You may now find Operating System Release Information for VOS and OpenVOS Systems on the Stratus web site. Look for it in the left navigation bar on many of the pages.
Paul Green and I were discussing a new command he’s working on called check_module_security. The subject of unnecessary commands available at the login prompt came up. Jon Schmidt of Transaction Design recommends in an article about Locking the Barn Door.
Starting in release 13.2 VOS has offered the ability to configure a fault tolerant IP interface by configuring active/standby Ethernet adapters.
An SSH tunnel can be used to secure communication between a client and server that cannot otherwise be secured.
When people think of IPsec they think of data encryption but it can also be used to drop packets or allow them without any encryption.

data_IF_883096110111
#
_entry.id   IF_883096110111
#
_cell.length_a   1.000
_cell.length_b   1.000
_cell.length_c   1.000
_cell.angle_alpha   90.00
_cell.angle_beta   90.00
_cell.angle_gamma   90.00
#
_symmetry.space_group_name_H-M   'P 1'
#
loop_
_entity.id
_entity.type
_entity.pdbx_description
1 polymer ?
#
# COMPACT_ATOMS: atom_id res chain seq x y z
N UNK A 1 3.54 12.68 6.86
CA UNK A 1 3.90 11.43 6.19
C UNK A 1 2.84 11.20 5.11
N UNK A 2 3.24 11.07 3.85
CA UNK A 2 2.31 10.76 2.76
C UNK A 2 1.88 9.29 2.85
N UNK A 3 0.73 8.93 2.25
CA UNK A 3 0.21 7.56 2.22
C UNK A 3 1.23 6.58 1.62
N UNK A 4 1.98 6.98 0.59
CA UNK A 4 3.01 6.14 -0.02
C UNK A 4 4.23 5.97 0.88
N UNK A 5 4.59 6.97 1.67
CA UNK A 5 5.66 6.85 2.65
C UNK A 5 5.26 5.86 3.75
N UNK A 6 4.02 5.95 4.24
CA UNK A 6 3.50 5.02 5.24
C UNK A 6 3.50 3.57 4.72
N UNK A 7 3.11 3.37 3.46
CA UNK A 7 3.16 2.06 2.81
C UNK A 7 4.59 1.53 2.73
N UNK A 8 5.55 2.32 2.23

Something that people moving from TCP_OS to STCP notice right off the bat is that the set of TCP statistics displayed by the TCP_OS netstat command is quite a bit richer than that displayed by STCP.
Sometimes netstat will show a socket that appears to be stuck. The remote application has been terminated, sometimes even the OpenVOS application has been terminated but netstat is still showing the socket. This article will explain why this happens and what you can do about it.
Every now and then someone asks the following question “We added our application port to the services file and now some other application is using it – why”. The answer is because the services file does not reserve port numbers.
More and more security and network administrators are prohibiting the use of telnet. Unfortunately, the Stratus RSN requires that the Stratus module run a telnet server.